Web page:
The invention also provides a method of reading an electronic memory, said method comprising: reading three electronic levels from each of 2N memory cells, where N is an integer; and decoding said electronic levels into 2N+N data bits. Preferably, said reading comprising reading three electronic levels from each of two memory cells, and said decoding comprises decoding said electronic levels into three data bits. For a complementary-bit-line-cell when the true-and-complement storage elements, which can be capacitive or resistive, can store “0” or “1” value independently, the three levels can also be represented by the normal, e.g., “01”=High, “10”=Low, and the third level can be “11 or 00”=Middle.
In another aspect, the invention provides a method of writing to an electronic memory, said method comprising: receiving 2N+N bits of data, where N is an integer; and writing said bits of data into three electronic levels in each of 2N memory cells. Preferably, said receiving comprises receiving three data bits, and said writing comprises writing three electronic levels into each of two memory cells.
BRIEF DESCRIPTION OF THE DRAWING
The Tri-Level TLC Cell Pair strategy gives a 50% increase in memory storage capacity with a much less challenging circuit development effort as compared to Multi-level Cell (MLC) designs, with very minor additional die area. Any of the non-volatile technologies like EEPROM, EPROM, FeRAM, Silicon-On-Fe-Capacitor FeRAM, OUM memory, and various types of flash memories, which include stacked-gate cell, two-transistor cell (MirrorBit), split-gate cell, etc., can be easily modified to provide the 50% increase in storage capacity. All synchronous or asynchronous DRAMs, Silicon-On-Capacitor DRAMs, PSRAMs, and 1TSRAMs can also be converted to this Tri-Level TLC Cell Pair strategy to gain a 50% storage capacity. Numerous other features, objects, and advantages of the invention will become apparent from the following description when read in conjunction with the accompanying drawings.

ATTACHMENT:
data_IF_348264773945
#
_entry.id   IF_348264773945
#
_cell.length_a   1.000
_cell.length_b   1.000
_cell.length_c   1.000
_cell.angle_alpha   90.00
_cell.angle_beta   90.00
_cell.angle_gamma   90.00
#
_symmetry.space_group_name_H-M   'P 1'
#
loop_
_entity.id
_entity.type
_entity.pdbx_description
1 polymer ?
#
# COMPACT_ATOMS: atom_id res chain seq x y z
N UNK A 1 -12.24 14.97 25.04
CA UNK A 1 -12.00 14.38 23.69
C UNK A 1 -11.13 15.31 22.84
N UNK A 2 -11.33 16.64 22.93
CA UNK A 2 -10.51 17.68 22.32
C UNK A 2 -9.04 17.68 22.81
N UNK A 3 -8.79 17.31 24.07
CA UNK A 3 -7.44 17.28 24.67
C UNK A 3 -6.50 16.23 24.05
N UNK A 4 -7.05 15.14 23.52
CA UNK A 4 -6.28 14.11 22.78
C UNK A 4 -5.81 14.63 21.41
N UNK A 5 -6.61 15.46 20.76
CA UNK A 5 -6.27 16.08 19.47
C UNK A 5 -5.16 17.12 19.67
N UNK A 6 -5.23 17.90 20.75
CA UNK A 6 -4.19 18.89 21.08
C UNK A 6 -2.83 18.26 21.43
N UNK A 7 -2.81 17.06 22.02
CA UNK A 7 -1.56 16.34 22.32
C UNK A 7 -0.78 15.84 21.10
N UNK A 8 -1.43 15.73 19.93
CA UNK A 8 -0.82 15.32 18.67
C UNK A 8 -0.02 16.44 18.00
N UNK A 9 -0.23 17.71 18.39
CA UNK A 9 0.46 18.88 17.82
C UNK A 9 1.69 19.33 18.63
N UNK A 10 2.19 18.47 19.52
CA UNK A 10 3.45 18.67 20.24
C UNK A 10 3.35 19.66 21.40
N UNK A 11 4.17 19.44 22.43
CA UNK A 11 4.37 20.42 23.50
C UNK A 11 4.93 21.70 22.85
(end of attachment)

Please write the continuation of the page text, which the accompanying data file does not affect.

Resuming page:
FIG. 1 is a generalized circuit diagram illustrating the paired tri-level-cell architecture according to the invention;
FIG. 2 is a block circuit diagram illustrating the architecture of a paired tri-level-cell architecture during the read operation according to the invention;
FIG. 3 is a block circuit diagram illustrating the paired tri-level-cell architecture during the write operation according to the invention;
FIG. 4 is a circuit diagram illustrating the paired tri-level-cell architecture of a NAND flash memory according to the invention;
FIG. 5 is a circuit diagram illustrating a portion of an alternative architecture of a NAND flash memory according to the invention in which the BLA lines are replaced by a CSL line;
FIG. 6 is a circuit diagram illustrating a three-bit-per-cell TLC virtual ground NOR flash memory core architecture according to the invention;
FIG. 7 is a circuit diagram illustrating a six-bit-per-cell TLC virtual ground NOR flash memory core architecture according to the invention;
FIG. 8 is a circuit diagram illustrating an alternative three-bit-per-cell TLC NOR flash memory core architecture according to the invention;
FIG. 9 is a circuit diagram illustrating a TLC Ovonic Unified Memory (OUM) according to the invention;
FIG. 10 is a circuit diagram illustrating a TLC Magnetoresistive RAM (MRAM) according to the invention;
FIG. 11 is a circuit diagram illustrating a TLC DRAM cell pair according to the invention;
FIG. 12 is a circuit diagram illustrating a TLC dynamic register cell pair according to the invention;